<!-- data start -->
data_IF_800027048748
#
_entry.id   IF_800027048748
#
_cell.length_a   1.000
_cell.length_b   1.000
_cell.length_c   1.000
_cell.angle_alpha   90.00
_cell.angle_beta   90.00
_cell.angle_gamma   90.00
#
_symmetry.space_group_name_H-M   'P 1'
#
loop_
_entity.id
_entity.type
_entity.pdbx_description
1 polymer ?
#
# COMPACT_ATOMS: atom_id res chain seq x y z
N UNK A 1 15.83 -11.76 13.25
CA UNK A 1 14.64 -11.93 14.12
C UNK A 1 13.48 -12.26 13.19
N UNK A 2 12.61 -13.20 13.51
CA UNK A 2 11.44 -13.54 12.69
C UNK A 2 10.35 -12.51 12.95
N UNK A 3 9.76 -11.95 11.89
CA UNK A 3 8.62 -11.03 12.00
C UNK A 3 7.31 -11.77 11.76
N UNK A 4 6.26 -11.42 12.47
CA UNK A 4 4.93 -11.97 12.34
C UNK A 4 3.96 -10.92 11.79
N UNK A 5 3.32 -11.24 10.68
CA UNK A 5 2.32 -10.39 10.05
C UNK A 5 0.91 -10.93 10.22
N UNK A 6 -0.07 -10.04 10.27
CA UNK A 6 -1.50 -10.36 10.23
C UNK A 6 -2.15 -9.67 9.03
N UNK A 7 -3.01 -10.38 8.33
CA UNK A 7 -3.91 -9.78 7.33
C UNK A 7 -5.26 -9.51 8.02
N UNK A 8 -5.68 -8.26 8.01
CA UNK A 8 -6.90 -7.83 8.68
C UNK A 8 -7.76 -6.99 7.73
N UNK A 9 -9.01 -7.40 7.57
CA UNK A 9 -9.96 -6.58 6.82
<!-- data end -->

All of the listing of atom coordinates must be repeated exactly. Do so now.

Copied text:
data_IF_800027048748
#
_entry.id   IF_800027048748
#
_cell.length_a   1.000
_cell.length_b   1.000
_cell.length_c   1.000
_cell.angle_alpha   90.00
_cell.angle_beta   90.00
_cell.angle_gamma   90.00
#
_symmetry.space_group_name_H-M   'P 1'
#
loop_
_entity.id
_entity.type
_entity.pdbx_description
1 polymer ?
#
# COMPACT_ATOMS: atom_id res chain seq x y z
N UNK A 1 15.83 -11.76 13.25
CA UNK A 1 14.64 -11.93 14.12
C UNK A 1 13.48 -12.26 13.19
N UNK A 2 12.61 -13.20 13.51
CA UNK A 2 11.44 -13.54 12.69
C UNK A 2 10.35 -12.51 12.95
N UNK A 3 9.76 -11.95 11.89
CA UNK A 3 8.62 -11.03 12.00
C UNK A 3 7.31 -11.77 11.76
N UNK A 4 6.26 -11.42 12.47
CA UNK A 4 4.93 -11.97 12.34
C UNK A 4 3.96 -10.92 11.79
N UNK A 5 3.32 -11.24 10.68
CA UNK A 5 2.32 -10.39 10.05
C UNK A 5 0.91 -10.93 10.22
N UNK A 6 -0.07 -10.04 10.27
CA UNK A 6 -1.50 -10.36 10.23
C UNK A 6 -2.15 -9.67 9.03
N UNK A 7 -3.01 -10.38 8.33
CA UNK A 7 -3.91 -9.78 7.33
C UNK A 7 -5.26 -9.51 8.02
N UNK A 8 -5.68 -8.26 8.01
CA UNK A 8 -6.90 -7.83 8.68
C UNK A 8 -7.76 -6.99 7.73
N UNK A 9 -9.01 -7.40 7.57
CA UNK A 9 -9.96 -6.58 6.82